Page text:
Skip to main content

10 Basic Tips for Tech Start-Ups

Building a successful tech start-up in Nigeria is not the easiest thing. The country has its set of challenges due to lack of investments, limited development and scarce talent. However, it has a budding, supportive and vibrant start-up community. As in any other country, aside from actively leading the company, founders in Nigeria will unavoidably face issues with the product, their team, legalities, finance, sales, and marketing. Everyone’s start-up is different, however, there are key tips to help you succeed as you build your business. Jovago.com, Nigeria’s No. 1 online hotel booking portal has 10 basic tips for tech start-ups.
1.       Ensure customers have need for your product
It is all about the customers – the people who will eventually use your product. Any start-up or already established company that fails to focus on catering to the needs of the customer is not going to make any headway. Ask yourself what problem is my product / service solving or who is it helping? Is it really needed? Talk to your potential users and more importantly, listen to what they have to say, that way you will know if there is actual need for your product.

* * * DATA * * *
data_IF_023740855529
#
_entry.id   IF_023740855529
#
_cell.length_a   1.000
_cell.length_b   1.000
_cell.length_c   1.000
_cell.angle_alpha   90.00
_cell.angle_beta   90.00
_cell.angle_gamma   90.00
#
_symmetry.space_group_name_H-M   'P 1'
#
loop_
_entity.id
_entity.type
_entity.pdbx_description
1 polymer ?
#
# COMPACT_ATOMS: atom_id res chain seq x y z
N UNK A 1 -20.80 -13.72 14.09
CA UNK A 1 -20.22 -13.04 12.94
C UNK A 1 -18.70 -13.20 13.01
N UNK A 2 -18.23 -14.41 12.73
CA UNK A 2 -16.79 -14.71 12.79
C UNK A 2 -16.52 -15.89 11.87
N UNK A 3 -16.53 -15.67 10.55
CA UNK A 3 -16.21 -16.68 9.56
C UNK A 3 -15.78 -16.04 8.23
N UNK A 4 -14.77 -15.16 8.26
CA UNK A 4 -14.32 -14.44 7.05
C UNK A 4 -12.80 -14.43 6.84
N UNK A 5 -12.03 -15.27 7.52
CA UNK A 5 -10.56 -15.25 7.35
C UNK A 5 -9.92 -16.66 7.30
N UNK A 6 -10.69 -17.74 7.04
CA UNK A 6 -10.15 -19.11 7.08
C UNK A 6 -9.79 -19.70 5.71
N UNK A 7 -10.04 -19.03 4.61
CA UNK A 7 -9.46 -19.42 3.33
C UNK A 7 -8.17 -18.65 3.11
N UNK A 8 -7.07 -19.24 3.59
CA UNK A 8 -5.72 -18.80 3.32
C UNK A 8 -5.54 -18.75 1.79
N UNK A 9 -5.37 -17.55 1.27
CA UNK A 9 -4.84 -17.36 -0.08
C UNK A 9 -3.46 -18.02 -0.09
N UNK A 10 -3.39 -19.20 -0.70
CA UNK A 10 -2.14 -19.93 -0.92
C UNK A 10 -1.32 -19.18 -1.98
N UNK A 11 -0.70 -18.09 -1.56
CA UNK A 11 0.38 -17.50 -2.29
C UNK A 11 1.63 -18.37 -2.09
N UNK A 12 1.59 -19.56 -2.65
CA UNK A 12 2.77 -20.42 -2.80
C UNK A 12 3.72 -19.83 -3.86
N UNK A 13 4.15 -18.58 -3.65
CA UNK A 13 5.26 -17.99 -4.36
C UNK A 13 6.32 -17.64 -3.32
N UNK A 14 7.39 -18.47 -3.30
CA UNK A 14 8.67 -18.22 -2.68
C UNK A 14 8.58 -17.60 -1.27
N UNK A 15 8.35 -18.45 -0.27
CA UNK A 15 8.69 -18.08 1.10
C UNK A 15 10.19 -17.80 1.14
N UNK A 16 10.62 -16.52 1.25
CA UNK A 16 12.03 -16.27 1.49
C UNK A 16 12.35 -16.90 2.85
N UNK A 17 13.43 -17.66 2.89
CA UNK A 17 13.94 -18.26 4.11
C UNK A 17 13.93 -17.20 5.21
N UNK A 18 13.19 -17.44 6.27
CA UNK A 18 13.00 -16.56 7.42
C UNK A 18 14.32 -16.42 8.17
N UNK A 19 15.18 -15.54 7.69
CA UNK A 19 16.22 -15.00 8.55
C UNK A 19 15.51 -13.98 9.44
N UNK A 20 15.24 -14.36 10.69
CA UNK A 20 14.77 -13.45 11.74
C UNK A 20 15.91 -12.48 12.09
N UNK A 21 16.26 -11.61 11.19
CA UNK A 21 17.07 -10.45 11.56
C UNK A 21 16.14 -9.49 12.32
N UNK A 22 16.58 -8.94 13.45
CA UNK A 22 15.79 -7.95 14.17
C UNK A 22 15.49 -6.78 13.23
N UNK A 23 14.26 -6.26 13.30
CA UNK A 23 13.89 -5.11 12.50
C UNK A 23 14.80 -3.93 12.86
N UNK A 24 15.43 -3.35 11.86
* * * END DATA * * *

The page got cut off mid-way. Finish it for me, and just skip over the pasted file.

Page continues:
2.      Do not ‘make haste’
Most of us in Nigeria have the mentality of “make haste while the sun shines”. Do not apply this principle if you have plans to succeed. While the rush to launch a product is normal, you need to breath and consider every single detail first. Doing things too early, is  almost as damaging  as doing it too late. Slow down when it comes to key decisions, think and implement checks and controls.
3.     Explore every role
A tech start-up would require expertise on different roles, from product management to engineering, then marketing and sales. Founders should try and perform every role  before hiring someone to take it over. This will help them understand who they are hiring and what their exact job specification should be. It will also make it easier to communicate with and understand future employees.

4.      Select a good team
The people on  your team will be your biggest asset. Ensure you hire carefully and slowly. Skill and experience is much more essential than certifications. Egomaniacs are a risk to hire, as they make a work environment hostile. For an early-stage startup, it’s imperative that the team buys into the long-term vision. Also, always use a contract.
5.     Manage resources
Trying to build a successful company with as little as possible is one of the biggest hurdles startups face. Keep salaries low and invest a portion in office perks like free lunches, happy hours and office  trips. Also, founders need to hold off hiring new people until they are necessarily pressed to do so. Hiring talent ahead of demand may be good, but it is a fast way to burn through money. Again, it is always best to hire locals.
6.      Don’t Confuse Market Size for Adoption Speed
The fact that the market is large may surge your potential consumer base, but it also can lead to the creation of huge, interconnected online marketplaces that make local production and distribution of similar products a breeze. You have to factor in copycats or legitimate companies working in a lower price range. You need to mitigate this risk by producing a  high quality product which could easily be differentiated from fakes.